Former Congressman Duncan Hunter Sentenced to 11 Months in Prison

March 17, 2020 Updated: March 17, 2020
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Former California Congressman Duncan Hunter was sentenced to 11 months in prison after he pleaded guilty on campaign finance violations.

Hunter, a Republican, will also receive three years of parole on the corruption charges that stemmed from misusing more than $200,000 in campaign funds to pay for personal expenses.

Last year, he pleaded guilty to one count of conspiracy to misuse campaign funds before resigning weeks later.

During a court hearing on Tuesday, Hunter said he is taking “full responsibility for any dime that was spent by me or anyone else on my campaign,” CNN reported.

Federal Election Commission finance rules bar officials from spending campaign funds for personal use.

In an interview with KUSI News last year, Hunter said, “I think it’s important that people know that I did make mistakes. I did not properly monitor or account for my campaign money. I justify my plea with the understanding that I am responsible for my own campaign and my own campaign money.”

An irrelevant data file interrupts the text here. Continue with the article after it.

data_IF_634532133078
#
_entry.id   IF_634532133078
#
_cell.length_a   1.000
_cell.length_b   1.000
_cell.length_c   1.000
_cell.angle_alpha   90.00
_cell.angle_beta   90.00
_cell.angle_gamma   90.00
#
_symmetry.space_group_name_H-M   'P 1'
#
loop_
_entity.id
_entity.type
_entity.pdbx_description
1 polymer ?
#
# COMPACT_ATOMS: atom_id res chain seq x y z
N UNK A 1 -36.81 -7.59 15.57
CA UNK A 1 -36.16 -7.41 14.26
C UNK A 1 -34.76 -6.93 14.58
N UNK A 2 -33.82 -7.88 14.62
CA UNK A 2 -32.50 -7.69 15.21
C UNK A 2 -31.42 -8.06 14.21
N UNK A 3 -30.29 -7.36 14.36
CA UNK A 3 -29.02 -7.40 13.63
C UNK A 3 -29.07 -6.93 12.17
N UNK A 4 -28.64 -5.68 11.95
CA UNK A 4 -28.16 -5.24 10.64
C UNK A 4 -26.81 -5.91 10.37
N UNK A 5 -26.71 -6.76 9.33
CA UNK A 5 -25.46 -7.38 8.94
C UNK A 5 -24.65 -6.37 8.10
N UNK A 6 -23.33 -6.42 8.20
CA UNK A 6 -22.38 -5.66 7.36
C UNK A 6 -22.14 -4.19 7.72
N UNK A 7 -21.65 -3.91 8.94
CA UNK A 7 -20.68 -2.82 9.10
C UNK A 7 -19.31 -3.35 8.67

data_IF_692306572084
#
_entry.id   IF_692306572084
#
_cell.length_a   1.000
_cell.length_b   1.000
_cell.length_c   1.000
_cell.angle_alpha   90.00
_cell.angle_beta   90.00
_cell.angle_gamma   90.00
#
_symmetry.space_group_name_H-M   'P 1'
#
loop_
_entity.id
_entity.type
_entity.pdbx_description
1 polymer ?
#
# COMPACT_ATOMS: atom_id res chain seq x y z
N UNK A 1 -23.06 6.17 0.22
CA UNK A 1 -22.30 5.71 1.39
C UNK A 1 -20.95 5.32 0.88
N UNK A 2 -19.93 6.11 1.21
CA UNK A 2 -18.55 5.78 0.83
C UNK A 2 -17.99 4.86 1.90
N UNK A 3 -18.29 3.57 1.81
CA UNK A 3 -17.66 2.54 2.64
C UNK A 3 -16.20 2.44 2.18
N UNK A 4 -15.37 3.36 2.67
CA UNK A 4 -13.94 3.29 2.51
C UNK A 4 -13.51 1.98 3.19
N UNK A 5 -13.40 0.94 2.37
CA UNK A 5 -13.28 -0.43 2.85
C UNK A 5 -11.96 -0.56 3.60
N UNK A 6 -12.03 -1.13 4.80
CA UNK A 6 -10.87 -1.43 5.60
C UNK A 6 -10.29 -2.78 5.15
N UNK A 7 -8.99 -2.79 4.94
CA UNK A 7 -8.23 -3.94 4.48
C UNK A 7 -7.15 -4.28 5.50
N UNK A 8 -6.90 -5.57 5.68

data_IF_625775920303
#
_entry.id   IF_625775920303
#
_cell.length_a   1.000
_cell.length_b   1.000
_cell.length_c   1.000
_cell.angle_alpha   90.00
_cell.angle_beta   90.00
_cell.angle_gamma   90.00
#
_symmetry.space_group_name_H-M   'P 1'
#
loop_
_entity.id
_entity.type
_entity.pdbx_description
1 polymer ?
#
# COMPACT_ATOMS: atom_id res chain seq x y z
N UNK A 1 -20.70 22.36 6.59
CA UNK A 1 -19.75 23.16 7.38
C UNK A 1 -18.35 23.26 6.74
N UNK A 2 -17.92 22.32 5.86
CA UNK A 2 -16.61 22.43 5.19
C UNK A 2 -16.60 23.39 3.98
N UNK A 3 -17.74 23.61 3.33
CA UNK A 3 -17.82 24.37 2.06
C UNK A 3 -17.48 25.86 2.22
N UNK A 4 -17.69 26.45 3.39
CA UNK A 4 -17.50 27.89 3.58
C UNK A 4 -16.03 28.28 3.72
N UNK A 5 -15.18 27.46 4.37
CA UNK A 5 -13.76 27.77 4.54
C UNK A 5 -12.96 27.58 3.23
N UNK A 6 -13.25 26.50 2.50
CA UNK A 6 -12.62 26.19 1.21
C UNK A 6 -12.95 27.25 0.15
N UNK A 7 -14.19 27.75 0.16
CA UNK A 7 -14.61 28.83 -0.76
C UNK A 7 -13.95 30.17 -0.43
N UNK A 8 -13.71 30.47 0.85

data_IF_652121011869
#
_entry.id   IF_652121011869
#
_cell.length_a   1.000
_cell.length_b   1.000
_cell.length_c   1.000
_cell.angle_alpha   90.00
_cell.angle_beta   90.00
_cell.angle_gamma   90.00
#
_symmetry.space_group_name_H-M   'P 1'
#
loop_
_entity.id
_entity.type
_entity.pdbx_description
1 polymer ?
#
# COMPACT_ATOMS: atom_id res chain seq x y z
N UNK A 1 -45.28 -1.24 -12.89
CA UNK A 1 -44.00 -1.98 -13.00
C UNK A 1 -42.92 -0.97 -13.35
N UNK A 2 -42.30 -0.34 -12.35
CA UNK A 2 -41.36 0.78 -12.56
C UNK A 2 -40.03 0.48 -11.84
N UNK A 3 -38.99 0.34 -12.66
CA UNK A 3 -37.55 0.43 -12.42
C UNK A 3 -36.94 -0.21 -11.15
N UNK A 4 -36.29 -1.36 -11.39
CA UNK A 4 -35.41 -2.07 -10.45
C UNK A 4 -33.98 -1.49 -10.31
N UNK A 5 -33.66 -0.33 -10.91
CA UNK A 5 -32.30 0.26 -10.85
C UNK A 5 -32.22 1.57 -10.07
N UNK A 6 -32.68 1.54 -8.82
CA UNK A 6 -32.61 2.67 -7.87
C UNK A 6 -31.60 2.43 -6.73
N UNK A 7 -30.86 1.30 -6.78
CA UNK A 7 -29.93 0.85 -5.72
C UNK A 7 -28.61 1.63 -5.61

Hunter, 43, faced a maximum of five years in prison, although prosecutors asked the judge to give him a lighter sentence because of his plea deal in December.

Convicted ex-Rep. Duncan Hunter
Former Rep. Duncan Hunter (R-Calif.) (L) walks towards a court building for sentencing in San Diego on March 17, 2020. (Gregory Bull/AP Photo)

“As we now know, Hunter lied to the people about his guilt. Not once, but countless times. In doing so, he conned voters into electing a soon-to-be-convict,” prosecutors wrote in arguing in favor of prison time, reported The Associated Press. “Our very democracy is at risk when a criminal like Hunter weaponize the tropes of fake news and conspiracy theories,” they also argued.

Hunter’s defense lawyers said that it should instead be 11 months of in-home confinement. A letter from Hunter’s former colleague, Rep. Juan Vargas (D-Calif.), said the court should consider his military service: “Mr. Hunter needs special counseling and treatment after fighting our wars in Afghanistan and Iraq,” according to the Washington Examiner.

California Gov. Gavin Newsom, a Democrat, decided not to call a special election to replace Hunter, according to a statement from his office in January. California’s 50th Congressional district will go unrepresented until the November elections.

Hunter’s wife Margaret, who was his campaign treasurer, also took a plea deal. She admitted to her role in the scandal and now faces up to five years in prison.

After he was indicted, Hunter was able to secure a victory in November 2018. He was first elected to office in 2008 after his father was a House representative for decades before him.